Some UTIs Are Becoming Untreatable, Because Of Course They Are
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In case you needed something else to worry about today, some UTIs are becoming untreatable. No, really. According to the World Health Organization, E. Coli (one of the leading causes of urinary tract infections) is becoming resistant to some antibiotics.

If you have a vagina, chances are good you have had a UTI. Indeed, almost half of all vagina-havers experience a UTI at least once in their lifetime. (Non-vagina-havers can experience them too, of course, although they're less likely to do so.) Aside from turning your pee into a stream of burning hellfire, other common signs of a UTI are stomach and back pain, discoloration in your urine, and the constant feeling of having to pee but nothing comes out. To put it scientifically, UTIs suck.

They extra suck because if untreated, a UTI can lead to more serious problems like kidney infection and sepsis, which can be fatal. UTIs are usually easy to treat with typical antibiotics, which is why this newfound resistance is cause for concern.

Some scientists are also looking into IV injections of the antibiotic colistin as more serious option to treating UTIs. However, there are already strains of E. Coli showing resistance to colistin in India and China. (Researchers think flies are to blame for this growing resistance. And I mean, what aren’t flies to blame for, you know?)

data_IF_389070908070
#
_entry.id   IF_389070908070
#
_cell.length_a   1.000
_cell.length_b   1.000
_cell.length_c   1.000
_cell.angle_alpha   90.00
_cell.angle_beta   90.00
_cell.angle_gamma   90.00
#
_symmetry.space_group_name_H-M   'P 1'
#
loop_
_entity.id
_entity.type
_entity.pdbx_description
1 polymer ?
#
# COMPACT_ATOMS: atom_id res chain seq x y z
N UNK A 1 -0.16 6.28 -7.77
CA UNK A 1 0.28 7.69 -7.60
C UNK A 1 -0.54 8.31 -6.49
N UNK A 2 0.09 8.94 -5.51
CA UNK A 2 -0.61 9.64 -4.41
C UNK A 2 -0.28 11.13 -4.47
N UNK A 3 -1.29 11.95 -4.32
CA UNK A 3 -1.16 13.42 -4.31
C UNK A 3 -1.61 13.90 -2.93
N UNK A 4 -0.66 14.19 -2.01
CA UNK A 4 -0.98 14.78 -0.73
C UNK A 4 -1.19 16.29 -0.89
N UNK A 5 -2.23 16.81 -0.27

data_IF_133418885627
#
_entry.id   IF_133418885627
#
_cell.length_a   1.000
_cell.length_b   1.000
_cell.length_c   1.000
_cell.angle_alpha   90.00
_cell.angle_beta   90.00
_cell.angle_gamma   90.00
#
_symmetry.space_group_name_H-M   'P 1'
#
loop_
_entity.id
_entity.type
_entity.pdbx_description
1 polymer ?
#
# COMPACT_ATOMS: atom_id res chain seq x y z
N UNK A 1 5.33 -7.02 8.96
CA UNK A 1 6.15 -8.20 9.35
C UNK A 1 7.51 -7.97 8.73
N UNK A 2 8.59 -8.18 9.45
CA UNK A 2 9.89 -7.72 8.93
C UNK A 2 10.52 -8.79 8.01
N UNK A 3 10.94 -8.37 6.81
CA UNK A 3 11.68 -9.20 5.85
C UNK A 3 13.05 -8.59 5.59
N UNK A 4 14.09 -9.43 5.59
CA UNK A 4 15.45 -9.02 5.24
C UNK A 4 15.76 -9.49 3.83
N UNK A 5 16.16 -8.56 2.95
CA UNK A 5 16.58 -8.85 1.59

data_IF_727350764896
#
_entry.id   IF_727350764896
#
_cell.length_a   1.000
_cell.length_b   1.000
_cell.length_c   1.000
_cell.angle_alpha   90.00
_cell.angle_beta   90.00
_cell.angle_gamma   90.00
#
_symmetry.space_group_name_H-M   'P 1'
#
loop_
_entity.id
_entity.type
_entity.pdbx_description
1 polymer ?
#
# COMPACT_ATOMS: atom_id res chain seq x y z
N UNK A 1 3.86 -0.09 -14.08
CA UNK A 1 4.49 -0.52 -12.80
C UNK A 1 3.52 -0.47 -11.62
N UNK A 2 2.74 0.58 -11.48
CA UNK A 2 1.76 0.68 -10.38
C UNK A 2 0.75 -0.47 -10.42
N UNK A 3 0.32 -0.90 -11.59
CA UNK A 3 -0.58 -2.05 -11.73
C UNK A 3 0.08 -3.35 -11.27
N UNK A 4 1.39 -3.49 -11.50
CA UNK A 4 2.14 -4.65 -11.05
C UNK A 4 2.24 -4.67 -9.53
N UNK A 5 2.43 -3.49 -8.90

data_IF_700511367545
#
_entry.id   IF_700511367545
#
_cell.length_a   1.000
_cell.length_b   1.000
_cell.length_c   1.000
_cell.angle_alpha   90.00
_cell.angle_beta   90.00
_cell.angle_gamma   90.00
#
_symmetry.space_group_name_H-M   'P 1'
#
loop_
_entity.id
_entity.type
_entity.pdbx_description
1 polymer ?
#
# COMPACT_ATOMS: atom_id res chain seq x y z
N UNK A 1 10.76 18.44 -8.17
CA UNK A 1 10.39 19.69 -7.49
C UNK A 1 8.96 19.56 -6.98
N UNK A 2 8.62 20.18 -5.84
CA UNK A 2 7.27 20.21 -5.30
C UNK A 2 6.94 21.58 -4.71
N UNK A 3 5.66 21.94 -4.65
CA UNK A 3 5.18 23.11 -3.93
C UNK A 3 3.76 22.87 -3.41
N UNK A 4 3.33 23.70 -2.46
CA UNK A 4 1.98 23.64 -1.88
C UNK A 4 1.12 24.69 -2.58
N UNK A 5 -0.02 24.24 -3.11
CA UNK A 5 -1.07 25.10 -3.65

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It’s important to note that you’re more likely to get a UTI if you’ve had already one in the past. Between 20 and 40 percent of women experience recurring UTIs. Before you think people with penises are entirely off the hook, men can also get UTIs. While significantly less common than in vagina-havers, one in five penis-havers will experience a UTI. No one’s genitalia is 100 percent safe.

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At least there are some easy ways to prevent UTIs (although unfortunately, drinking cranberry juice is not one of them). Here are a few ways to keep your bits from turning into UTI Party Central:

If there is any wisdom I can impart onto you, it is that peeing after sex is important if you have a vagina. It helps flush out bacteria and protect your body from infection. It may not seem sexy, but oh well, who cares.

Stay safe out there. Stay hydrated. And for the love of god, pee after sex.